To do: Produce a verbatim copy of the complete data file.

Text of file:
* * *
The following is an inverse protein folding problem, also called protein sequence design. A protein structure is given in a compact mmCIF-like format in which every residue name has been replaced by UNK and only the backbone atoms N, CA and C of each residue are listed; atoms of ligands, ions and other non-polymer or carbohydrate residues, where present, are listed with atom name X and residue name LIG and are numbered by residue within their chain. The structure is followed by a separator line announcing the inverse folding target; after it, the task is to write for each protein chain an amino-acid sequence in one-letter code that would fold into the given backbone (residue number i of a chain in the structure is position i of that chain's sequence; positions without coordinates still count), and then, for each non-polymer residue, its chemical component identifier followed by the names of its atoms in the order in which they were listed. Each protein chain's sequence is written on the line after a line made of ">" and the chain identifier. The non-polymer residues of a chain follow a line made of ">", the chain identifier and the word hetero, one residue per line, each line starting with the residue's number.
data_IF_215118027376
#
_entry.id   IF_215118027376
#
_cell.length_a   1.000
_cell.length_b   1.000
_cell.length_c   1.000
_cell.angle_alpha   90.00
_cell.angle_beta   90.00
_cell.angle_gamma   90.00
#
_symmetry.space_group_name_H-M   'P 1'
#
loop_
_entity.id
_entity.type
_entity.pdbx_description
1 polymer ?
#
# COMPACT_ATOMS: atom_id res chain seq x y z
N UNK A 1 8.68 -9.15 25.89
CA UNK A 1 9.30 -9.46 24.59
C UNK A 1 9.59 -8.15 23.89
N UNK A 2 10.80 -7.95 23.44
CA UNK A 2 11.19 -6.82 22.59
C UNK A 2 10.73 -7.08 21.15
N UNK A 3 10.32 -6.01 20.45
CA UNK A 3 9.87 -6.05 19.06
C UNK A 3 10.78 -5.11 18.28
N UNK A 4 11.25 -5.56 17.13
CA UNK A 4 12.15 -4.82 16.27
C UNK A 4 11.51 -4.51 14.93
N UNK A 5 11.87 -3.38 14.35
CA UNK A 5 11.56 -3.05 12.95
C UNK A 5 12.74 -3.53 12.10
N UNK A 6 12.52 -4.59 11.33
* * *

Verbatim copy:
The following is an inverse protein folding problem, also called protein sequence design. A protein structure is given in a compact mmCIF-like format in which every residue name has been replaced by UNK and only the backbone atoms N, CA and C of each residue are listed; atoms of ligands, ions and other non-polymer or carbohydrate residues, where present, are listed with atom name X and residue name LIG and are numbered by residue within their chain. The structure is followed by a separator line announcing the inverse folding target; after it, the task is to write for each protein chain an amino-acid sequence in one-letter code that would fold into the given backbone (residue number i of a chain in the structure is position i of that chain's sequence; positions without coordinates still count), and then, for each non-polymer residue, its chemical component identifier followed by the names of its atoms in the order in which they were listed. Each protein chain's sequence is written on the line after a line made of ">" and the chain identifier. The non-polymer residues of a chain follow a line made of ">", the chain identifier and the word hetero, one residue per line, each line starting with the residue's number.
data_IF_215118027376
#
_entry.id   IF_215118027376
#
_cell.length_a   1.000
_cell.length_b   1.000
_cell.length_c   1.000
_cell.angle_alpha   90.00
_cell.angle_beta   90.00
_cell.angle_gamma   90.00
#
_symmetry.space_group_name_H-M   'P 1'
#
loop_
_entity.id
_entity.type
_entity.pdbx_description
1 polymer ?
#
# COMPACT_ATOMS: atom_id res chain seq x y z
N UNK A 1 8.68 -9.15 25.89
CA UNK A 1 9.30 -9.46 24.59
C UNK A 1 9.59 -8.15 23.89
N UNK A 2 10.80 -7.95 23.44
CA UNK A 2 11.19 -6.82 22.59
C UNK A 2 10.73 -7.08 21.15
N UNK A 3 10.32 -6.01 20.45
CA UNK A 3 9.87 -6.05 19.06
C UNK A 3 10.78 -5.11 18.28
N UNK A 4 11.25 -5.56 17.13
CA UNK A 4 12.15 -4.82 16.27
C UNK A 4 11.51 -4.51 14.93
N UNK A 5 11.87 -3.38 14.35
CA UNK A 5 11.56 -3.05 12.95
C UNK A 5 12.74 -3.53 12.10
N UNK A 6 12.52 -4.59 11.33